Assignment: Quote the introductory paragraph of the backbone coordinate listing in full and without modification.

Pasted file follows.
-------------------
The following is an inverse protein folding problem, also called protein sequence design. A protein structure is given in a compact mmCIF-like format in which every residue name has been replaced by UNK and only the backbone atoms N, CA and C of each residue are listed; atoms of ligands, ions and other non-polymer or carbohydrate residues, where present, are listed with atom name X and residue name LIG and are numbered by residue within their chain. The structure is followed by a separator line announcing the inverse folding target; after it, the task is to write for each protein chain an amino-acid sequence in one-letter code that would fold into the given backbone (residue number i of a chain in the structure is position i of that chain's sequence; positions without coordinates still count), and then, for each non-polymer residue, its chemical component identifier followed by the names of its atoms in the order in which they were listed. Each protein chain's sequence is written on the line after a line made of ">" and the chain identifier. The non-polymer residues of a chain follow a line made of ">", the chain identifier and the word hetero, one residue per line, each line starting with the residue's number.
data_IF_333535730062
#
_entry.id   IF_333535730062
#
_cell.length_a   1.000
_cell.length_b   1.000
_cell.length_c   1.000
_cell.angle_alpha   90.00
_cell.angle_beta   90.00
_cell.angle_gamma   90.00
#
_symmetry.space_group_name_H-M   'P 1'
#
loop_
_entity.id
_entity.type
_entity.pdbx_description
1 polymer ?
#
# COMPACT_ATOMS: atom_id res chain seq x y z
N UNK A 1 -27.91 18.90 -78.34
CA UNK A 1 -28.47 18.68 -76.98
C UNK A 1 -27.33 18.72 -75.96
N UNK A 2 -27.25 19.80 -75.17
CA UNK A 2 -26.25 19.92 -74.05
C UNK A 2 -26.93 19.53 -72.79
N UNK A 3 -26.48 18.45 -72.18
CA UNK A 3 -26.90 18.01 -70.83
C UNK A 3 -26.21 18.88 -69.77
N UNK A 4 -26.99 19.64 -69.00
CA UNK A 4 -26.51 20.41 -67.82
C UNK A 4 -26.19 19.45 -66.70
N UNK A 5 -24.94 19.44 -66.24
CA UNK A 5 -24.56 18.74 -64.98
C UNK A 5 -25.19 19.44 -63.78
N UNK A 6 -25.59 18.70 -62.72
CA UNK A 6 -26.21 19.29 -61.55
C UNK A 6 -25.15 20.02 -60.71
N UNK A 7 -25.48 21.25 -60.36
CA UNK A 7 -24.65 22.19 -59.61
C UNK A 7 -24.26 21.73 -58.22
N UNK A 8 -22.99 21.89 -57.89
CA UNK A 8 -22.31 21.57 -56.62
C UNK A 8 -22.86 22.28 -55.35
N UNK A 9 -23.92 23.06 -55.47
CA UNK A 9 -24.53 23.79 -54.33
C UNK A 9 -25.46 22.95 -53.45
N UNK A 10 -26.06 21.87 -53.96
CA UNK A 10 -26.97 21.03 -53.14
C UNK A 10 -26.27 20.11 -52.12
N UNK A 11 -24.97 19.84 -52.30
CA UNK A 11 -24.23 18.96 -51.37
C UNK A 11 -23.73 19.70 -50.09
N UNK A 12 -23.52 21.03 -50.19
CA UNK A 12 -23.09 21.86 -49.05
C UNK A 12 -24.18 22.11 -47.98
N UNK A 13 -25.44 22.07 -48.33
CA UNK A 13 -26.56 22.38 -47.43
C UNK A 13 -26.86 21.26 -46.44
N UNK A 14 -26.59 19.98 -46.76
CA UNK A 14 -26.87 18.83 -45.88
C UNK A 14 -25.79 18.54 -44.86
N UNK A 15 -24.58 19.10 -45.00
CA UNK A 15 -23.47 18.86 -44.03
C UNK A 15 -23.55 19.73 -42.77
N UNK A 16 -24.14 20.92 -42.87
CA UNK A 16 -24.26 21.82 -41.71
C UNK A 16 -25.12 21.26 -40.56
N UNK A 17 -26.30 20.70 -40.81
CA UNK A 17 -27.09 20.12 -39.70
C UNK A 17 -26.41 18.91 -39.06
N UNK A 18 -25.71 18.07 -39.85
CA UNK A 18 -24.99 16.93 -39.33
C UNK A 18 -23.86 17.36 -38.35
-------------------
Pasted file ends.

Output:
The following is an inverse protein folding problem, also called protein sequence design. A protein structure is given in a compact mmCIF-like format in which every residue name has been replaced by UNK and only the backbone atoms N, CA and C of each residue are listed; atoms of ligands, ions and other non-polymer or carbohydrate residues, where present, are listed with atom name X and residue name LIG and are numbered by residue within their chain. The structure is followed by a separator line announcing the inverse folding target; after it, the task is to write for each protein chain an amino-acid sequence in one-letter code that would fold into the given backbone (residue number i of a chain in the structure is position i of that chain's sequence; positions without coordinates still count), and then, for each non-polymer residue, its chemical component identifier followed by the names of its atoms in the order in which they were listed. Each protein chain's sequence is written on the line after a line made of ">" and the chain identifier. The non-polymer residues of a chain follow a line made of ">", the chain identifier and the word hetero, one residue per line, each line starting with the residue's number.